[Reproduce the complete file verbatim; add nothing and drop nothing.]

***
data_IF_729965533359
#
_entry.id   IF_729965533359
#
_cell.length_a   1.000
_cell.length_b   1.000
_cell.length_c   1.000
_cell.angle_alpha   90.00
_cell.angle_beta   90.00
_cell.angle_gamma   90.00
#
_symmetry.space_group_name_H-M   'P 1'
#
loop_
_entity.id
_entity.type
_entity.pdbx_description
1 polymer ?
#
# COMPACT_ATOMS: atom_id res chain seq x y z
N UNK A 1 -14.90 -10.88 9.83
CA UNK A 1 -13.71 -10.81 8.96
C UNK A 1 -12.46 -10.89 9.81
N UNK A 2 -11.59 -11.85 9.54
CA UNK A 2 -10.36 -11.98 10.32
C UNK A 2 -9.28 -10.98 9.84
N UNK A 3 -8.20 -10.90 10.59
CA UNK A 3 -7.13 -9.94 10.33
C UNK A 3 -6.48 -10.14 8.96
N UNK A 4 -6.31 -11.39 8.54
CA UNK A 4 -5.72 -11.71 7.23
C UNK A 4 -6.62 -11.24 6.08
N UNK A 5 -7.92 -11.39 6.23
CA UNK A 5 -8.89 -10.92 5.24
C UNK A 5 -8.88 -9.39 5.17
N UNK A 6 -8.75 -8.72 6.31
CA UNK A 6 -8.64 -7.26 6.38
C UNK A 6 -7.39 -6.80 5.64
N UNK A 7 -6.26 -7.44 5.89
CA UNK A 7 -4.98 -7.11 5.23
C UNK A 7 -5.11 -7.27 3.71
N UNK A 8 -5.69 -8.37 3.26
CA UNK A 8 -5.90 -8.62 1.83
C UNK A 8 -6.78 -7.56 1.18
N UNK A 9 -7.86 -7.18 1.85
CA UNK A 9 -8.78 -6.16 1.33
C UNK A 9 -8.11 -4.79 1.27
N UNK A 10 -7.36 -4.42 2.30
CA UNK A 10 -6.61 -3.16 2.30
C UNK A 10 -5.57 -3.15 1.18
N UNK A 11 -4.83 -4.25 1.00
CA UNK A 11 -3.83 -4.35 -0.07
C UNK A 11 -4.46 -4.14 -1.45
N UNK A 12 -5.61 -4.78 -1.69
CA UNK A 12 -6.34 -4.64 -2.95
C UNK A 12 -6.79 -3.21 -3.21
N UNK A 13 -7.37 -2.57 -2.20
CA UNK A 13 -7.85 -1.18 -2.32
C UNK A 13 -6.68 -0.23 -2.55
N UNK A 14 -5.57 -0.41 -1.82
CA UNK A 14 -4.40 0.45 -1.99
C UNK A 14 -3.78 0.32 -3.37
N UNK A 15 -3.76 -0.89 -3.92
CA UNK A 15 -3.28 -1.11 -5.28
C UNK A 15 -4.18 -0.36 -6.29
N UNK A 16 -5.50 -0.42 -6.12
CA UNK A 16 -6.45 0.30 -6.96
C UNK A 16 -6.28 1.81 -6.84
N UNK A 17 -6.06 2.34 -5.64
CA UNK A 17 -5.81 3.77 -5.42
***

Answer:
data_IF_729965533359
#
_entry.id   IF_729965533359
#
_cell.length_a   1.000
_cell.length_b   1.000
_cell.length_c   1.000
_cell.angle_alpha   90.00
_cell.angle_beta   90.00
_cell.angle_gamma   90.00
#
_symmetry.space_group_name_H-M   'P 1'
#
loop_
_entity.id
_entity.type
_entity.pdbx_description
1 polymer ?
#
# COMPACT_ATOMS: atom_id res chain seq x y z
N UNK A 1 -14.90 -10.88 9.83
CA UNK A 1 -13.71 -10.81 8.96
C UNK A 1 -12.46 -10.89 9.81
N UNK A 2 -11.59 -11.85 9.54
CA UNK A 2 -10.36 -11.98 10.32
C UNK A 2 -9.28 -10.98 9.84
N UNK A 3 -8.20 -10.90 10.59
CA UNK A 3 -7.13 -9.94 10.33
C UNK A 3 -6.48 -10.14 8.96
N UNK A 4 -6.31 -11.39 8.54
CA UNK A 4 -5.72 -11.71 7.23
C UNK A 4 -6.62 -11.24 6.08
N UNK A 5 -7.92 -11.39 6.23
CA UNK A 5 -8.89 -10.92 5.24
C UNK A 5 -8.88 -9.39 5.17
N UNK A 6 -8.75 -8.72 6.31
CA UNK A 6 -8.64 -7.26 6.38
C UNK A 6 -7.39 -6.80 5.64
N UNK A 7 -6.26 -7.44 5.89
CA UNK A 7 -4.98 -7.11 5.23
C UNK A 7 -5.11 -7.27 3.71
N UNK A 8 -5.69 -8.37 3.26
CA UNK A 8 -5.90 -8.62 1.83
C UNK A 8 -6.78 -7.56 1.18
N UNK A 9 -7.86 -7.18 1.85
CA UNK A 9 -8.78 -6.16 1.33
C UNK A 9 -8.11 -4.79 1.27
N UNK A 10 -7.36 -4.42 2.30
CA UNK A 10 -6.61 -3.16 2.30
C UNK A 10 -5.57 -3.15 1.18
N UNK A 11 -4.83 -4.25 1.00
CA UNK A 11 -3.83 -4.35 -0.07
C UNK A 11 -4.46 -4.14 -1.45
N UNK A 12 -5.61 -4.78 -1.69
CA UNK A 12 -6.34 -4.64 -2.95
C UNK A 12 -6.79 -3.21 -3.21
N UNK A 13 -7.37 -2.57 -2.20
CA UNK A 13 -7.85 -1.18 -2.32
C UNK A 13 -6.68 -0.23 -2.55
N UNK A 14 -5.57 -0.41 -1.82
CA UNK A 14 -4.40 0.45 -1.99
C UNK A 14 -3.78 0.32 -3.37
N UNK A 15 -3.76 -0.89 -3.92
CA UNK A 15 -3.28 -1.11 -5.28
C UNK A 15 -4.18 -0.36 -6.29
N UNK A 16 -5.50 -0.42 -6.12
CA UNK A 16 -6.45 0.30 -6.96
C UNK A 16 -6.28 1.81 -6.84
N UNK A 17 -6.06 2.34 -5.64
CA UNK A 17 -5.81 3.77 -5.42